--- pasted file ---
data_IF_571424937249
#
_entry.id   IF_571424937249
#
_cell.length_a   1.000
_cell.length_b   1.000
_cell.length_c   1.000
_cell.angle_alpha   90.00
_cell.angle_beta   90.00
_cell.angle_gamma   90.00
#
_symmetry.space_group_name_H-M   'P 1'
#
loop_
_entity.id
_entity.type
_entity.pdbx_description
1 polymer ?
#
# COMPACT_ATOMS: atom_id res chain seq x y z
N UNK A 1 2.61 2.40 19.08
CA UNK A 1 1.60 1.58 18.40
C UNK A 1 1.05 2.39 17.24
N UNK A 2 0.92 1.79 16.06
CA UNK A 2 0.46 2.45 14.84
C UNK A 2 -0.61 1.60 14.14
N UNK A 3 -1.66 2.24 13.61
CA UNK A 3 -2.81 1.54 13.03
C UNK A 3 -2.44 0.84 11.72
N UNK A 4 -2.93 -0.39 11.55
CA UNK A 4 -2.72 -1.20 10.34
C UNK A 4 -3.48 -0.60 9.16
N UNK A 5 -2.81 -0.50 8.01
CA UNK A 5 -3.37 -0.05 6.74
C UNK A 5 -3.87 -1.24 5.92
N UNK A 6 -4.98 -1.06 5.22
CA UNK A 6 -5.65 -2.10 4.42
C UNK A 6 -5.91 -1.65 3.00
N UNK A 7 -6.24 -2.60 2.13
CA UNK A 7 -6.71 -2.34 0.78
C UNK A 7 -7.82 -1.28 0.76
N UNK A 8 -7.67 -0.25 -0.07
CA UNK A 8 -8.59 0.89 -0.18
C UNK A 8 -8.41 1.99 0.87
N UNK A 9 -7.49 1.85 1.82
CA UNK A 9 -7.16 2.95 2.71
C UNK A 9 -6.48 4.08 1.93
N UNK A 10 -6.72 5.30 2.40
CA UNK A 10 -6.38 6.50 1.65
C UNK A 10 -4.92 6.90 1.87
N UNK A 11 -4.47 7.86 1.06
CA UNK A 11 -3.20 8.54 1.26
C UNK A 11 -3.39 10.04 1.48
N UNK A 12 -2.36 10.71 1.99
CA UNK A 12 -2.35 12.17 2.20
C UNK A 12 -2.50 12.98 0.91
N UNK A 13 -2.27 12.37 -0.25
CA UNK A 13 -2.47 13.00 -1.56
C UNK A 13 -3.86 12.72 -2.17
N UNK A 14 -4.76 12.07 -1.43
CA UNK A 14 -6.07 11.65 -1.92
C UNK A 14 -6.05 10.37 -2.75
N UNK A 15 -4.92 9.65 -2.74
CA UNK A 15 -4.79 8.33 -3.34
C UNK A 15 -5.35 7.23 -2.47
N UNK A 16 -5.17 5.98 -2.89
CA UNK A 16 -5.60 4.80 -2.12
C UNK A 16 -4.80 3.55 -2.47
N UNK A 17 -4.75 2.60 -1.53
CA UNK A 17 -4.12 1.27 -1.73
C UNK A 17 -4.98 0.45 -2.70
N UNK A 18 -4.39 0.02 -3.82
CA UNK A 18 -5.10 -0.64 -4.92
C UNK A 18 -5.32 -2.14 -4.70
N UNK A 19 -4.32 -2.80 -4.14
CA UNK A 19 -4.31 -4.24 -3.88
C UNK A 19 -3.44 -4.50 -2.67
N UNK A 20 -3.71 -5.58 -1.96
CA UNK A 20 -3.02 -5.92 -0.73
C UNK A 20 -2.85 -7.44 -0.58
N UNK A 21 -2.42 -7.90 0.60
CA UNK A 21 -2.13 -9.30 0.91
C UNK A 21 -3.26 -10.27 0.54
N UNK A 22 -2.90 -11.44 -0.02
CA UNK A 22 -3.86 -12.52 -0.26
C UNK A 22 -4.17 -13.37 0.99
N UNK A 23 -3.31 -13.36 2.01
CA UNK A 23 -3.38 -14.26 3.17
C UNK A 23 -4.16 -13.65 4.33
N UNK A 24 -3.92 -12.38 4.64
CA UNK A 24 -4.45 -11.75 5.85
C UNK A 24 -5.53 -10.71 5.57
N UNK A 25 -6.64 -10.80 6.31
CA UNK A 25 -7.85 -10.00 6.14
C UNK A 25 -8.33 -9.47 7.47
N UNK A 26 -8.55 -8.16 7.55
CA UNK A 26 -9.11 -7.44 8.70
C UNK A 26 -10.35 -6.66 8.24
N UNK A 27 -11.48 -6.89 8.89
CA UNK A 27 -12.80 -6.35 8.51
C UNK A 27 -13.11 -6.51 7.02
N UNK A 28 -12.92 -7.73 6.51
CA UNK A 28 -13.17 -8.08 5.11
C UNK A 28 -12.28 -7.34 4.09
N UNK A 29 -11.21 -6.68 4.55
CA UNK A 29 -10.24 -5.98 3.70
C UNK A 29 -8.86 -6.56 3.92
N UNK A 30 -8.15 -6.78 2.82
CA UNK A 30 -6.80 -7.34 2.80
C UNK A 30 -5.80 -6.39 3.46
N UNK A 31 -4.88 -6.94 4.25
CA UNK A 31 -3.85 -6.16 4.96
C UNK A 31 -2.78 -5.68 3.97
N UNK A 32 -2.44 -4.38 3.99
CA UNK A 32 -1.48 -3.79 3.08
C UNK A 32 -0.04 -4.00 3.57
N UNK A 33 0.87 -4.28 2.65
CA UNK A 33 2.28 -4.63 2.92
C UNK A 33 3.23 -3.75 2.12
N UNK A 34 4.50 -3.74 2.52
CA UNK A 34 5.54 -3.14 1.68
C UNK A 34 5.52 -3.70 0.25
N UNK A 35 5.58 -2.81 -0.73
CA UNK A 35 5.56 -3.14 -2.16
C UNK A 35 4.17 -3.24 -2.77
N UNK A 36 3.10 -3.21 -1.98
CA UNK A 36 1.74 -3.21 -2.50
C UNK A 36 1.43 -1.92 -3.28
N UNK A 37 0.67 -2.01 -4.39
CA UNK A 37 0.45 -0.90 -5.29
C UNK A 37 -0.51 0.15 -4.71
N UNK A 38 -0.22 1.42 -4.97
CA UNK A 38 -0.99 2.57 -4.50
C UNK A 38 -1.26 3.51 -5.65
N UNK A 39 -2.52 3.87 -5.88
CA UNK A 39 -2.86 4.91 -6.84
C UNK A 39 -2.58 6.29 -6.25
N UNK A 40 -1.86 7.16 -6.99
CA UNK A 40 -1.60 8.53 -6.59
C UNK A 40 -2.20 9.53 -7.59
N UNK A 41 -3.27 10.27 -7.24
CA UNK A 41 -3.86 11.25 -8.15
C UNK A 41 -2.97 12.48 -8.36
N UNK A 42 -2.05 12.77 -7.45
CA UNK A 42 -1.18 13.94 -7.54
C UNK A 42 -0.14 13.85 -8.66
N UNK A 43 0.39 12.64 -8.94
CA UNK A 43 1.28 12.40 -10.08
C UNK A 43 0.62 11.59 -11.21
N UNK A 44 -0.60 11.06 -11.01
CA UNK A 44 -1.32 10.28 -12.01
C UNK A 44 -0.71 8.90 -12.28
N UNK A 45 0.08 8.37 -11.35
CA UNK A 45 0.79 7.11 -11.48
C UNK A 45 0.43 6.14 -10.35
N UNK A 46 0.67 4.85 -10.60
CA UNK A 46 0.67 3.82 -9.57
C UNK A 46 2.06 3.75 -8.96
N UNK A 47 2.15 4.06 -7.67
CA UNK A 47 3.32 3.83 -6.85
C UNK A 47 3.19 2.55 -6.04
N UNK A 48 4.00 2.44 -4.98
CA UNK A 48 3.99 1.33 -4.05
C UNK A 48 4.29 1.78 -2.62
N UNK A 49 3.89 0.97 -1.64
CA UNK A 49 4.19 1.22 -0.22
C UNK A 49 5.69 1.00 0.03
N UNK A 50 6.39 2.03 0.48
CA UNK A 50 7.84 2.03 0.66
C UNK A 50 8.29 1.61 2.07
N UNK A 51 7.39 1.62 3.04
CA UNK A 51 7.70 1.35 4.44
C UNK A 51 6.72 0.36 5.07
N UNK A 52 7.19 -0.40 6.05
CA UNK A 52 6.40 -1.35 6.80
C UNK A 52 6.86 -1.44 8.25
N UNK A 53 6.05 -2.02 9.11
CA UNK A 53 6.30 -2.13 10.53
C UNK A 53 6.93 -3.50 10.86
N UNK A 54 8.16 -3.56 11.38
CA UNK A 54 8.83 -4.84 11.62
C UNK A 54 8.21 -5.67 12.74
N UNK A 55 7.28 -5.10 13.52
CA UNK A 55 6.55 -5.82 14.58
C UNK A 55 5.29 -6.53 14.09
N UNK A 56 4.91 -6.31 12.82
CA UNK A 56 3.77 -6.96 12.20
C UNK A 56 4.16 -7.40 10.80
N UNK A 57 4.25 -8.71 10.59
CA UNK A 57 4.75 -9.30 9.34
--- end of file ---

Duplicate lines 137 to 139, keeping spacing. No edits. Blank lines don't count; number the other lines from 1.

C UNK A 39 -2.58 6.29 -6.25
N UNK A 40 -1.86 7.16 -6.99
CA UNK A 40 -1.60 8.53 -6.59